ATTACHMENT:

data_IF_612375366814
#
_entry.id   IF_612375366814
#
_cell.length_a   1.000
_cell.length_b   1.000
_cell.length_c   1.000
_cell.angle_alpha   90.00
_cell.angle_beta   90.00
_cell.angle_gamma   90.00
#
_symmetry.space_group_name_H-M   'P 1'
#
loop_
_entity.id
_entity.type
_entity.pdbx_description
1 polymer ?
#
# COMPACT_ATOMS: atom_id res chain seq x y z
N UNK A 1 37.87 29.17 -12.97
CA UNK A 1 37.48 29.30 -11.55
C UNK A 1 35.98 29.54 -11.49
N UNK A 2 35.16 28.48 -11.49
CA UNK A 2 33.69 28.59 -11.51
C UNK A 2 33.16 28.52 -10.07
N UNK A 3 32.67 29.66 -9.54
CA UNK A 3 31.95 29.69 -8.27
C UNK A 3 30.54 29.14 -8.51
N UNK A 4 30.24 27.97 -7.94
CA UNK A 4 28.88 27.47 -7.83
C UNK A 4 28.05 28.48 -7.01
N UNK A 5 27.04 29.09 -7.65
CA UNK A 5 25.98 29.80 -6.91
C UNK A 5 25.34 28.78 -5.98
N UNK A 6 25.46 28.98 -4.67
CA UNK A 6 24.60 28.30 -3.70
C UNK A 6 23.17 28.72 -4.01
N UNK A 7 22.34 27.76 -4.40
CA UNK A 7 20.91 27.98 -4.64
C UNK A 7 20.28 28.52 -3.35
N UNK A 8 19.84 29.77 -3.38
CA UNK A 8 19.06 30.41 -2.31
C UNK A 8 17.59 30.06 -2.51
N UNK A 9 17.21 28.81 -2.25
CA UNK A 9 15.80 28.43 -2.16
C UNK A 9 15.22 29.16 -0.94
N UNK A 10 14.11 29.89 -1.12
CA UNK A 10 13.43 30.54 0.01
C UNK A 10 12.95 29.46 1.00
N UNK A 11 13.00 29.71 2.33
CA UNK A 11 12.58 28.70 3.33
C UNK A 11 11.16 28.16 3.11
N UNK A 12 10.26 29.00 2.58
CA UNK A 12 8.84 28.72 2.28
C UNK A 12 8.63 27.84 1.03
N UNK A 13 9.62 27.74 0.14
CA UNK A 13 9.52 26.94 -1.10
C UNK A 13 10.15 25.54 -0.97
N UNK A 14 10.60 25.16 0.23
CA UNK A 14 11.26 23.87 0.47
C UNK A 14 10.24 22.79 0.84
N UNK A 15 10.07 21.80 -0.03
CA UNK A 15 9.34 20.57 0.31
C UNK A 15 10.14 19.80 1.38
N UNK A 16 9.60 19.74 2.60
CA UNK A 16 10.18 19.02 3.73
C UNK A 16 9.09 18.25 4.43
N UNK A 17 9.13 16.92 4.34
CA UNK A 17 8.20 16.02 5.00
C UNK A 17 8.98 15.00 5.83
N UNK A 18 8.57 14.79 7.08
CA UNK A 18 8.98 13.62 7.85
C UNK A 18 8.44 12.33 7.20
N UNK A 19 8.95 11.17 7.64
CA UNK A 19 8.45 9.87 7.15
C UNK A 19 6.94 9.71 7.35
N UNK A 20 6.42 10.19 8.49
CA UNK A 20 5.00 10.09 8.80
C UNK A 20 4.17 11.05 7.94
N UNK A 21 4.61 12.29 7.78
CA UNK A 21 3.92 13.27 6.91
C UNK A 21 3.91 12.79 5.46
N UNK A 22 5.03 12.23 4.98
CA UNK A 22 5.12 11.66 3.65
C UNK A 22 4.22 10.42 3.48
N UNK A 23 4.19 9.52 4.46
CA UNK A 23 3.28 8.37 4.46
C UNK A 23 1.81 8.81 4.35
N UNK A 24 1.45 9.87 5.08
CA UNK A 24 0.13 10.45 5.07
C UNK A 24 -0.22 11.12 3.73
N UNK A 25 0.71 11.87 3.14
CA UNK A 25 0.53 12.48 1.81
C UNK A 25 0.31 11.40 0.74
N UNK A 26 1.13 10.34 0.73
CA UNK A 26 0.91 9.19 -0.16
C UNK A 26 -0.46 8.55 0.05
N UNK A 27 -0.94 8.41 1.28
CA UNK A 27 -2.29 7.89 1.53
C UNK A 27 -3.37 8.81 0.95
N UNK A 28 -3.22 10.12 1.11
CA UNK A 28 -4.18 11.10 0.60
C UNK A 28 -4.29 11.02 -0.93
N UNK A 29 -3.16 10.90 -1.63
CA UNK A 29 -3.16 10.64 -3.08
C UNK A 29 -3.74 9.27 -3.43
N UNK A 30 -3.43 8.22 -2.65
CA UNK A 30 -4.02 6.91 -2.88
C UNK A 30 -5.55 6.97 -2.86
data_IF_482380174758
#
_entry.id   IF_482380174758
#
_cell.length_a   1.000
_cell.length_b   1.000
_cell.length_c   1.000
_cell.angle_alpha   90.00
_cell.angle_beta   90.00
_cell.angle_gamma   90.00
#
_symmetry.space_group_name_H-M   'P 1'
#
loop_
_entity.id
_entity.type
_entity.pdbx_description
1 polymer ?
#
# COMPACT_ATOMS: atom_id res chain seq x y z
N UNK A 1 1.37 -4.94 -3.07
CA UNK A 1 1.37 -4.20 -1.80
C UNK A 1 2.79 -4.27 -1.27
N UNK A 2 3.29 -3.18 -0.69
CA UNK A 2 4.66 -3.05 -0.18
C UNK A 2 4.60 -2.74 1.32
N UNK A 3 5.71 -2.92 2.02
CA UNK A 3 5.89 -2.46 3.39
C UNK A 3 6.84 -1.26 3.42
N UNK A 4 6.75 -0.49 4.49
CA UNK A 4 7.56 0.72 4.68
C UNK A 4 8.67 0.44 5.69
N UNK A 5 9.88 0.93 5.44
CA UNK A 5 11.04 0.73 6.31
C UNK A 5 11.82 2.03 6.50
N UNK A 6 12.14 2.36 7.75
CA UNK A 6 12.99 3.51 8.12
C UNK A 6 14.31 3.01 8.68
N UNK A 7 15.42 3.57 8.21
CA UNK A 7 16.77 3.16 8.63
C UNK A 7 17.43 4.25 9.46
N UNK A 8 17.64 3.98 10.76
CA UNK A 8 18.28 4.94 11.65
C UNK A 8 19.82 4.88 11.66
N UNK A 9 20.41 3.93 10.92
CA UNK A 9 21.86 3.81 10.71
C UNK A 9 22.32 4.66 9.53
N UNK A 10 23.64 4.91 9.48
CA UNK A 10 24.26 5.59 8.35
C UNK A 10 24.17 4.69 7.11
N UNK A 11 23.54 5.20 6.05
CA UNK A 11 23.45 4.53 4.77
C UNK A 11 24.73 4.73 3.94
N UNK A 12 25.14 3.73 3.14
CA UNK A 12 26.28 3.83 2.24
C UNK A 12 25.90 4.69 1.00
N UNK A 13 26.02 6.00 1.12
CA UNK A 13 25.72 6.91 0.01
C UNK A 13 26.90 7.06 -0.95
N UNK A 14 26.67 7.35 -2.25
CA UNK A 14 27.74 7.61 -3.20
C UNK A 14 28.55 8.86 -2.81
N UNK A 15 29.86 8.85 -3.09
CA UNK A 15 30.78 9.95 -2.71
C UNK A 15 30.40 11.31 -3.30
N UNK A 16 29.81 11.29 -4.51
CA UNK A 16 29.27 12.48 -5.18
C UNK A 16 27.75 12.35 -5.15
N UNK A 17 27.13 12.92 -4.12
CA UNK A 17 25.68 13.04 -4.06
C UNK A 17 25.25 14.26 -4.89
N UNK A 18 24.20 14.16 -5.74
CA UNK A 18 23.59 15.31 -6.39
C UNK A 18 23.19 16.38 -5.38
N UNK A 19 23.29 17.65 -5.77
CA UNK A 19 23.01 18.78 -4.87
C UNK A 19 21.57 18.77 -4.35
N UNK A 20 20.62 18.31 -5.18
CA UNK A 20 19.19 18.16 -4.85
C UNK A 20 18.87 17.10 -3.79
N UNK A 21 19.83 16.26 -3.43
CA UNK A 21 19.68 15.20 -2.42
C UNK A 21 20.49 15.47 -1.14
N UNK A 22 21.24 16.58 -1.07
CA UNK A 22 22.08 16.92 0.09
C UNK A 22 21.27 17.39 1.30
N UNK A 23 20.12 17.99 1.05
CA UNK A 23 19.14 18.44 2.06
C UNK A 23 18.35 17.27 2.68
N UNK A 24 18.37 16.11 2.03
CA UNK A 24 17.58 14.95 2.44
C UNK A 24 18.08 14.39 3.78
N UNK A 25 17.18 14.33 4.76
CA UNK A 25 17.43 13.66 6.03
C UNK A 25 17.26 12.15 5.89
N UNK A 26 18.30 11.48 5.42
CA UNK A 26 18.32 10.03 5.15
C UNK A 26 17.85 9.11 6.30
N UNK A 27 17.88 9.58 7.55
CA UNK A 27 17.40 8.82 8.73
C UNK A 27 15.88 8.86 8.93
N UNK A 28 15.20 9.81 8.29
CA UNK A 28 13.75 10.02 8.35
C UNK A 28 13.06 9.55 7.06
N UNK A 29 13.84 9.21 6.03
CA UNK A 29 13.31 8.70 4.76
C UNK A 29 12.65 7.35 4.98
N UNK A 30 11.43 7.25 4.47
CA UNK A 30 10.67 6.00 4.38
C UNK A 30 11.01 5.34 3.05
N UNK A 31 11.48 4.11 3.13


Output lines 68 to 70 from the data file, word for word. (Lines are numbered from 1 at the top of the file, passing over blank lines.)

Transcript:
C UNK A 16 9.09 18.25 4.43
N UNK A 17 9.13 16.92 4.34
CA UNK A 17 8.20 16.02 5.00